A crash course on handling public-relations crises, dealing with the media and developing strategies for generating positive publicity
By Stacy St. Clair
As the worst crisis in the history of the Elk Grove Park District, Ill., began to unfold, executive director Barbara Heller had to attend a funeral. A 42-year-old Chicago man had been charged with videotaping young girls as they showered in the suburban park district's locker room. Reporters, Heller had no doubt, would be calling her employees seeking comment and details.
Heller wanted to be in her office overseeing the taxing body's response to the arrest, but the funeral prevented her from getting to work until the afternoon. Her only option was to trust her staff would heed the protocols put in place for such emergencies.
She later would learn the procedure was followed to the letter. And in doing so, her agency's handling of the situation now is hailed as textbook example of managing a public-relations crisis.
"We consider Elk Grove the poster child for handling a negative situation well," says Gail Cohen, communications and marketing manager for the Illinois Parks and Recreation Association. "Barbara Heller did an amazing job."
Heller's suspicions about the media onslaught proved accurate the moment she arrived at the park district office. Television trucks and print reporters were camped outside the building, interviewing patrons and demanding answers from tight-lipped employees.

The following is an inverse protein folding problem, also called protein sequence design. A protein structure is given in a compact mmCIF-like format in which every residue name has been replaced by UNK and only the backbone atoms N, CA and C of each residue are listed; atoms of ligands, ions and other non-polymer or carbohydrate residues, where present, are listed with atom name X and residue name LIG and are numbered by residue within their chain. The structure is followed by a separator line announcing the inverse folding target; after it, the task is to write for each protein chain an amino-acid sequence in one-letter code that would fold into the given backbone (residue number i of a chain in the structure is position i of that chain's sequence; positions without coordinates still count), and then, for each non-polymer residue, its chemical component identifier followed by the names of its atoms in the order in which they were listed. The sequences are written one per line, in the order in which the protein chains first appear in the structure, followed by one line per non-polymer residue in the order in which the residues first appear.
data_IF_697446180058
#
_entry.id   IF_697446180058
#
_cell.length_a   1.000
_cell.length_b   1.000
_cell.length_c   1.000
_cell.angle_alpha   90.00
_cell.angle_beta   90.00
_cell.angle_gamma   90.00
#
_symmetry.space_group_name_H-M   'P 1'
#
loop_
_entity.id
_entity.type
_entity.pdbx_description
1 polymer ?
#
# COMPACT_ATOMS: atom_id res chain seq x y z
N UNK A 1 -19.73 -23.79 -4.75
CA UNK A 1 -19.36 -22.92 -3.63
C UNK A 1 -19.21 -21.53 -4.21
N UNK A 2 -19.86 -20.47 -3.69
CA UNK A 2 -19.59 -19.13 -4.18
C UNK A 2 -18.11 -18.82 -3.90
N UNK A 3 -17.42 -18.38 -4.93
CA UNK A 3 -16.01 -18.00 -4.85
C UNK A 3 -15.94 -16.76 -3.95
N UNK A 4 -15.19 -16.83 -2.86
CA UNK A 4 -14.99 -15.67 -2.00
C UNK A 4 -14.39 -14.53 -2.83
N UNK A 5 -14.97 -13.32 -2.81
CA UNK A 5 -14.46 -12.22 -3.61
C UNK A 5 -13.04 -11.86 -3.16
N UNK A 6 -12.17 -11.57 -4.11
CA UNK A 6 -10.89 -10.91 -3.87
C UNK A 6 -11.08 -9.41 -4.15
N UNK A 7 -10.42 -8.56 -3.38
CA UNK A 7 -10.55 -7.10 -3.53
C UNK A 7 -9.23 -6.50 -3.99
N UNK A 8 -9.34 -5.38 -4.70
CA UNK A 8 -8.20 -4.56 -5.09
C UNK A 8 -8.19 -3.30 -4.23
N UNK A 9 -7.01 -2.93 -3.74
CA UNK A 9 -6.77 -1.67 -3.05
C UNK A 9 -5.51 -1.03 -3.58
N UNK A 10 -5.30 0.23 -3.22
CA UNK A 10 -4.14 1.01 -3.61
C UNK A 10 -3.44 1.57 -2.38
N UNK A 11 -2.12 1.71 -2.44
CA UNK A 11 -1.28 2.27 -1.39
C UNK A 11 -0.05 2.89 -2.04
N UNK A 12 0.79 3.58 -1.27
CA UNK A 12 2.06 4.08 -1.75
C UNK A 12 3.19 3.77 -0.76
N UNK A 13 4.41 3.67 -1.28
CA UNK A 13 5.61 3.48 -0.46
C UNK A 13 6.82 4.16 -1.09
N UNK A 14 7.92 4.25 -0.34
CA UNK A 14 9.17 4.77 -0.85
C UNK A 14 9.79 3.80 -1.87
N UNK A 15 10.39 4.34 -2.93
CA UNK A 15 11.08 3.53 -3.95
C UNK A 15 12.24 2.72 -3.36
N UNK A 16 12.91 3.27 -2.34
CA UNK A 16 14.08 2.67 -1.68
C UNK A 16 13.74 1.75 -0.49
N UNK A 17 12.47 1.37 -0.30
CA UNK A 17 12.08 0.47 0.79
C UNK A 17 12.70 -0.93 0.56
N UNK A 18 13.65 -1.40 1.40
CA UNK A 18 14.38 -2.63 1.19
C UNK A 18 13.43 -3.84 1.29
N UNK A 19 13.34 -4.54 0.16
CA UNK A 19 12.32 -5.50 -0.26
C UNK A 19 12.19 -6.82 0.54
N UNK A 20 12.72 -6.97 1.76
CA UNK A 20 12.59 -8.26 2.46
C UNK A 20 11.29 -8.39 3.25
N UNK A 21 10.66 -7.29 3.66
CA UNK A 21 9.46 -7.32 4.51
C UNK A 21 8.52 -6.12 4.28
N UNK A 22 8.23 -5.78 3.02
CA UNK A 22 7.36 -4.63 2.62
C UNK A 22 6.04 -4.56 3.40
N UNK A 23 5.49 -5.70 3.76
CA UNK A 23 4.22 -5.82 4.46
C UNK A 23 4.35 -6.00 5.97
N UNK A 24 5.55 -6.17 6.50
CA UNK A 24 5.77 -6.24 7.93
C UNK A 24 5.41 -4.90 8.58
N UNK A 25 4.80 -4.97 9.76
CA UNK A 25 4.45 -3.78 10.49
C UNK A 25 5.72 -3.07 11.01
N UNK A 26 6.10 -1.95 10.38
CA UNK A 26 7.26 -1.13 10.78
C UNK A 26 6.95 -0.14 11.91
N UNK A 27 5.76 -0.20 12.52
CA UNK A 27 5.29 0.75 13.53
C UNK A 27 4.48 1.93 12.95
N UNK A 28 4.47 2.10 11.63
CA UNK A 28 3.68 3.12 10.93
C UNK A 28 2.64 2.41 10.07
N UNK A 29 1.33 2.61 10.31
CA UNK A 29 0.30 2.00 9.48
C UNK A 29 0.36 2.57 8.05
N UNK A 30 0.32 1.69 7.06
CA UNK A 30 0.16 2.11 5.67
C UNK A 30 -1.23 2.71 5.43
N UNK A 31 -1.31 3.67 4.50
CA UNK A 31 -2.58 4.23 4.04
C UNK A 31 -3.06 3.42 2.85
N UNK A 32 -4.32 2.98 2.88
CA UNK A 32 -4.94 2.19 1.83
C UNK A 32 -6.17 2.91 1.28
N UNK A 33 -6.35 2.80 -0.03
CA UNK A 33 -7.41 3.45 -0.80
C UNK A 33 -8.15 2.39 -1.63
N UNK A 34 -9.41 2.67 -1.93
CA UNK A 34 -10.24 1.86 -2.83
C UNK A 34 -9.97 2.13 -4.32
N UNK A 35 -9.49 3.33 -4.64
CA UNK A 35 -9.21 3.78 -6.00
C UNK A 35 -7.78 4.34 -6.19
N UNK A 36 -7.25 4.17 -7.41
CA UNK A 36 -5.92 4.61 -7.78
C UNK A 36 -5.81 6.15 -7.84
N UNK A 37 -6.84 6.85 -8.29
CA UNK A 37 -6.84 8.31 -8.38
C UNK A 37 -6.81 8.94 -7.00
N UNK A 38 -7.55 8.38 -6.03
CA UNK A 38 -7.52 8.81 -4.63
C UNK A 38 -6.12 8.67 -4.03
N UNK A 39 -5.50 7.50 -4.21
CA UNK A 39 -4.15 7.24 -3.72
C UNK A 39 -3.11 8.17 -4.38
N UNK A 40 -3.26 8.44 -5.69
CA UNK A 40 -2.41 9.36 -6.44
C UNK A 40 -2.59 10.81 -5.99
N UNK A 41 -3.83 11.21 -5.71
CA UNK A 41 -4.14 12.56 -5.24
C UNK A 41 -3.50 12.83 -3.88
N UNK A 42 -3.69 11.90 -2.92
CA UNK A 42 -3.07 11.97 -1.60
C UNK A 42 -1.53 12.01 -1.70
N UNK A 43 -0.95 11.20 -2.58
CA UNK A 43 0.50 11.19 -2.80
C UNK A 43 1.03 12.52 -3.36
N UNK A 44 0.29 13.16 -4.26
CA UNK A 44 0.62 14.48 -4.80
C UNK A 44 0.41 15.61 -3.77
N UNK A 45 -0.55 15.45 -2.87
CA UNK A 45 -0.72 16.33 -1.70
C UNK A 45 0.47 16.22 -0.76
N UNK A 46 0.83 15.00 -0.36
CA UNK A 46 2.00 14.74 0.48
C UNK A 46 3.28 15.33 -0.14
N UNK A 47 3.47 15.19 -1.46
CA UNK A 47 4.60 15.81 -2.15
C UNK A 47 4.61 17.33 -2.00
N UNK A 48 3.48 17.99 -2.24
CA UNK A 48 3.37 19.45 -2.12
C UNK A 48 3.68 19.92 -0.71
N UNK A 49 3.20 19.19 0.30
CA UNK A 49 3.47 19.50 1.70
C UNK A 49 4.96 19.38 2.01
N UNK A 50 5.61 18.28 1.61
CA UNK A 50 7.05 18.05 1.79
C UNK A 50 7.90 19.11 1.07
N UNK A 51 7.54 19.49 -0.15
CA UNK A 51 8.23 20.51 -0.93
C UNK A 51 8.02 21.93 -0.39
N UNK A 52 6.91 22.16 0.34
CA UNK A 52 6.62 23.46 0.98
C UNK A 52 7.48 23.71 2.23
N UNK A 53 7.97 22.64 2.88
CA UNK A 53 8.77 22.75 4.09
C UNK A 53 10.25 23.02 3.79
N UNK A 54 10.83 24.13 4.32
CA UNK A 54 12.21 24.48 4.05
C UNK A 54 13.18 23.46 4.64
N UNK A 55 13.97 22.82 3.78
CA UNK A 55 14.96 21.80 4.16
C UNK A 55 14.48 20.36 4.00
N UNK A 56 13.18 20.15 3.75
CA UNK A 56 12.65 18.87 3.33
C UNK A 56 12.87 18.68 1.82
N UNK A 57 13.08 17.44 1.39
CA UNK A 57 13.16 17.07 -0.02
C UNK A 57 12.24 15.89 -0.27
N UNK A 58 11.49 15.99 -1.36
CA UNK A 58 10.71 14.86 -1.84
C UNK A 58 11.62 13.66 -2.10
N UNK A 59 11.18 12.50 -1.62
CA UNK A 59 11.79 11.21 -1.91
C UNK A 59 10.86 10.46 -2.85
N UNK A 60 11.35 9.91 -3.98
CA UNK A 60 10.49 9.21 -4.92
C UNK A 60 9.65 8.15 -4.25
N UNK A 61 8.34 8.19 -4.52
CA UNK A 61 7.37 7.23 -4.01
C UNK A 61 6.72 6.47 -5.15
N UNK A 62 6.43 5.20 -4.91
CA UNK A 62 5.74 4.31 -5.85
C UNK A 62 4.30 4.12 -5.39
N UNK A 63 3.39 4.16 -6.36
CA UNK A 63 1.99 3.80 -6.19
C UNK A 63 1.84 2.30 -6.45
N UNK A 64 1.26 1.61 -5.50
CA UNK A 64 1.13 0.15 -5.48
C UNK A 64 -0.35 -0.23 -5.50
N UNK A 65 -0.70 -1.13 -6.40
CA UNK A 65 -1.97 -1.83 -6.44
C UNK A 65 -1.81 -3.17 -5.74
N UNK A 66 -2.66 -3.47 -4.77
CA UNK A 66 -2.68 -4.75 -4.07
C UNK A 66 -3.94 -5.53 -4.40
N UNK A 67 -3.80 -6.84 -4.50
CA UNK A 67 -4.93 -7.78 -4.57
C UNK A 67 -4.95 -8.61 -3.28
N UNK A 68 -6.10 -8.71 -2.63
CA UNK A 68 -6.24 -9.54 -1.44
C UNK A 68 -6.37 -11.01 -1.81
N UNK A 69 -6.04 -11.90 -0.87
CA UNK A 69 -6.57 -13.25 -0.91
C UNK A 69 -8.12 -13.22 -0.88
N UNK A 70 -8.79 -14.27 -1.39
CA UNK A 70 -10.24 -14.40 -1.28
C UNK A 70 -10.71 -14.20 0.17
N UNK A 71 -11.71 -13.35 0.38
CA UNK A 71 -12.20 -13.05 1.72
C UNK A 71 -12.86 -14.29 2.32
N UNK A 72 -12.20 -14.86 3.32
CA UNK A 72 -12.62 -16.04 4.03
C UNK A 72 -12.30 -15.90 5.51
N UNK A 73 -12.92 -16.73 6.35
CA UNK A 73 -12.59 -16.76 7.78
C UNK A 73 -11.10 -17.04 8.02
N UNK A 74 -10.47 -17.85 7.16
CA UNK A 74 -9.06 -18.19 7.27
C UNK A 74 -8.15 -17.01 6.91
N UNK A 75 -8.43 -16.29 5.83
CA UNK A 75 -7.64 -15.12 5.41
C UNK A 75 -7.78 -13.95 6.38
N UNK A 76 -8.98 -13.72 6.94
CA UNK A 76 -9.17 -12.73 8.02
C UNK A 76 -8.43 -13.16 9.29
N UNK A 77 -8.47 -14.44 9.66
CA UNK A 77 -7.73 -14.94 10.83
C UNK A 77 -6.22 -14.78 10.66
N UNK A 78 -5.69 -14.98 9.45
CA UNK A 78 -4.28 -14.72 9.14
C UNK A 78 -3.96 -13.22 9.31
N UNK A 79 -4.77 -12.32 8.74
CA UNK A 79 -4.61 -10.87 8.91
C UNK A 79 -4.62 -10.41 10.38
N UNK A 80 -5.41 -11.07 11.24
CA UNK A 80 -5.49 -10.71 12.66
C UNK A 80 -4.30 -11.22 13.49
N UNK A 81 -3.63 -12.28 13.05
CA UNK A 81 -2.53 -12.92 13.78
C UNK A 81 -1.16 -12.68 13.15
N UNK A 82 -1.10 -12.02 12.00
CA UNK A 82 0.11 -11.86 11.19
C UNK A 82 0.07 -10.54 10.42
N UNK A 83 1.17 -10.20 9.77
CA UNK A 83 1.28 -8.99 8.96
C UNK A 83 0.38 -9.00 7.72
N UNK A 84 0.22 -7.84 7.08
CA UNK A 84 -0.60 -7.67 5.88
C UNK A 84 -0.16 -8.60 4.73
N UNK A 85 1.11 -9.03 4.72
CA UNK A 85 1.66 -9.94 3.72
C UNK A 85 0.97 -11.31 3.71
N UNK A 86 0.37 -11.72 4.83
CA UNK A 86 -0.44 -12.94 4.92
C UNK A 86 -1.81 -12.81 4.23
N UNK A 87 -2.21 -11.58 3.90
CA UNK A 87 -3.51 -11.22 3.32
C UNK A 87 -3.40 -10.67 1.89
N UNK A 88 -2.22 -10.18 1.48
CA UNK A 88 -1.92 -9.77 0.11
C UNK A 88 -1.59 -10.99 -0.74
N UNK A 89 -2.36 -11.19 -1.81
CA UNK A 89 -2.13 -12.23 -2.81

The media knew the man had been charged. They also knew of a similar incident a few months earlier that had never been made public. In the first instance, a girl reported seeing a snake-like lens peeking under a stall. She told a parent, who confronted the man.
The man, who was never identified, fled. It was the first—and until the arrest, only—report police received about a voyeur. A description of the subject was given to police, but neither authorities nor the park district issued a press release about it.
Officials decided to withhold details of the incident because they didn't want to needlessly worry the public. The Elk Grove Park District historically did not release information on alleged incidents that could not be substantiated.
The long-standing policy, however, mattered little to the reporters investigating the story. They began to suggest the district had made a grievous error when it opted not to inform patrons. They wanted answers.
Heller, however, did not fall victim to the journalists' demands for immediate answers. Upon returning from the funeral, she went into her office and planned her response. Among her first acts: sending an e-mail explaining the situation to employees.
"I have a long-standing policy that no employee learns about something impacting the park district from the morning paper," says Heller, who has overseen the Elk Grove Park District for the past eight years.
She then began working on a statement. She memorized the response, reading it aloud to make sure she could recite it without looking down at the paper. She also coordinated her reaction with the local police department, ensuring both agencies would be sending the same message to constituents.
When she felt ready, she called the reporters in one at a time. The press pool—which included TV stations from the country's third-largest market and writers from two of the nation's largest newspapers—could have intimidated a less-prepared official.